In order that conscience can make right judgment, “some rules apply in every case: (1) One may never do evil so that good may result from it; (2) the Golden Rule: “Whatever you wish that men would do, do so to them” (Mt 7:12; cf. Lk 6:31; Tob 4:15); (3) charity always proceeds by way of respect for one’s neighbor and his conscience: “Thus sinning against your brethren and wounding their conscience…you sin against Christ” (1 Cor 8:12).Therefore “it is right not to…do anything that makes your brother stumble” (Rom 14:21) (CCC 1789).
You are guilty of sin when you do anything against your right and informed conscience. Your conscience will always be in state of guilt and fear and will keep on pestering you for the evil deeds done. What a troubled and a restless mind. Strive for a clear conscience. “There’s no pillow so soft as a clear conscience,” says the French proverb.
Second, pledging oneself by oath to commit an evil deed is contrary to the holiness of the divine name although a person commits perjury when he makes a promise under oath with no intention of keeping it, or when after promising on oath he does not keep it (see cf. 2152).
Bruce R. McConkie comments:
“Herod is stunned [at the request for John’s head]; he is plunged into sudden grief; his fawning friends are appalled…Antipas…feared to lose face with his nobles should he break his intemperate oath.
“’If a single touch of manliness had been left in him he would have repudiated the request as one which did not fall either under the letter or spirit of his oath, since the life of one cannot be made the gift to another; or he would have boldly declared that if such was her choice, his oath was more honoured by being broken than by being kept. But a despicable pride and fear of man prevailed over his better impulses. More afraid of the criticisms of his guests than of the future torment of such conscience as was left him, he immediately sent an executioner to the prison, and so at the bidding of a dissolute coward, and to please the loathly fancies of a shameless girl, the axe fell, and the head of the noblest of the prophets was shorn away.’ (Farrar)” (The Mortal Messiah: From Bethlehem to Calvary, 2: 334-5.)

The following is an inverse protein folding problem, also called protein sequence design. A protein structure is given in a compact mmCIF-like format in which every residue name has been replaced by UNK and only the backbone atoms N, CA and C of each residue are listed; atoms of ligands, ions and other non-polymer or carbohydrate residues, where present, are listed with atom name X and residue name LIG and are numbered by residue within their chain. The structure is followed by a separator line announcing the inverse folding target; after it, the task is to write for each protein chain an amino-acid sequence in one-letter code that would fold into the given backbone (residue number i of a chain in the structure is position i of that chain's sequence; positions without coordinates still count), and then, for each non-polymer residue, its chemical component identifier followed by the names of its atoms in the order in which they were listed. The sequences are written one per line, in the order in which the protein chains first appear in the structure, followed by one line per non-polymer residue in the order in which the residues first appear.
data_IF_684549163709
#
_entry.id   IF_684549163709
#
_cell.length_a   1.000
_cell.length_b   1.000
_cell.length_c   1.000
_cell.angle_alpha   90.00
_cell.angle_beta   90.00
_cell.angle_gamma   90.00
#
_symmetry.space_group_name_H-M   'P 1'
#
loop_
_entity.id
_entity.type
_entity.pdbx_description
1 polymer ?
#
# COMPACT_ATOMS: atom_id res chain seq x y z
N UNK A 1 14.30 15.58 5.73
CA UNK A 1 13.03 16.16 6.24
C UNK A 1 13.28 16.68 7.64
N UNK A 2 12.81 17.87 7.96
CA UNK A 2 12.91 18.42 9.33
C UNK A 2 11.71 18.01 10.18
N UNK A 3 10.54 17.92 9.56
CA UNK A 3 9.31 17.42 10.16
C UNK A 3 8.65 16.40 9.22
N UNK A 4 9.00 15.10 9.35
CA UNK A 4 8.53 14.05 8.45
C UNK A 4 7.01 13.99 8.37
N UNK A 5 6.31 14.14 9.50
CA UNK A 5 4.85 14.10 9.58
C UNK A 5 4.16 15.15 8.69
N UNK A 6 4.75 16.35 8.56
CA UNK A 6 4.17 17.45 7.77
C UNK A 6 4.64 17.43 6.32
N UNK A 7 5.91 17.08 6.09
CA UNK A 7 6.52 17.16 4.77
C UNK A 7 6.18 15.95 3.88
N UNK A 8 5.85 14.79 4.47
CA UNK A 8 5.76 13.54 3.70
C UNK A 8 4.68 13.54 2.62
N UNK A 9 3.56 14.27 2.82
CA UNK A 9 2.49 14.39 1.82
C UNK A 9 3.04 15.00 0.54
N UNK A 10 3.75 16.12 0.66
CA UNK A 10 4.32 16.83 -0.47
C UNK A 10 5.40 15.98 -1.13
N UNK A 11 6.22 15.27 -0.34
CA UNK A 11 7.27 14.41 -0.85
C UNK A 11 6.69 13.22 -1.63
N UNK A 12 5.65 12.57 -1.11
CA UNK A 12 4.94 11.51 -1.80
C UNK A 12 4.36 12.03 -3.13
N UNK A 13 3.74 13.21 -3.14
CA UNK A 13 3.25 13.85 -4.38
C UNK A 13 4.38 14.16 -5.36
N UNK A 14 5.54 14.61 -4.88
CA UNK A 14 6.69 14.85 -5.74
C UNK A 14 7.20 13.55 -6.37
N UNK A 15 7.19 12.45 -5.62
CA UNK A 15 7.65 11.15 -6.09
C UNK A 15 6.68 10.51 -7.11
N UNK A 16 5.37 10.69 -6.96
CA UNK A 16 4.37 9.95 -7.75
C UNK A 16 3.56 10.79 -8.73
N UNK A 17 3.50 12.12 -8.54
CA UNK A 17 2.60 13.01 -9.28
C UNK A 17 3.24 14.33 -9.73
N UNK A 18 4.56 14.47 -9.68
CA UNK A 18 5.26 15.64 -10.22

St Augustine further comments: “Amid the excesses and sensuality of the guests, oaths are rashly made, which then are unjustly kept” (“Sermon 10”).
The rash and foolish promise confirmed with an oath, (see Mt 14:7) which Herod made to this wanton girl, to give her whatsoever she would ask and this promise was a very extravagant obligation that neither a prudent man that is afraid of being snared in the words of his mouth (Prove 6:2) nor a good man that fears an oath, Eccl 9:2 would dare. Oaths or promises are ensnaring things, and, when made rashly can be an occasion of many temptations and sins. Therefore, swear not so at all, lest thou have occasion to say, It was an erro, (Eccl. 5:6). That’s just the reason the Savior said, Swear not at all; neither by heaven…Nor by the earth (Matt 5:34
It is a sin against the second commandment of God’s Law to make an oath to do something unjust; any such oath has no binding force. In fact, if one keeps it–as Herod did–one commits an additional sin. The Catechism also teaches that one offends against this precept if one swears something untrue, or swears needlessly (cf. “St Pius V
Catechism”, III, 3, 24). Cf. note on Mt 5:33-37.
Third, sin engenders other sins and vices, destruction and death. This results in perverse inclination which cloud conscience and corrupt the concrete judgment of good and evil. Thus sin tends to reproduce itself and reinforce itself, but it cannot destroy the moral sense at its root (see cf. CCC 1865, 1866, 1868, 1869).
Herod’s action started first with a seduction of Herodias then followed by a divorce of his own wife Areta. Next, John was imprisoned and beheaded. Bitterly resented the insult perpetrated against his daughter, King Areta of Arabia Petrea, Aretas’ father who was the ruler of Nabateans made war against Herod that heavily defeated him.
Some of the Jews thought that the destruction of Herod’s army came from God as punishment for what he had done to John. What happened then and that what followed after simply proved that sin brings its own punishment. It was an omen when Herod first seduced Herodias. From that act of infidelity came the murder of John, and in the end disaster, in which he lost everything except Herodias who stayed with him to the end.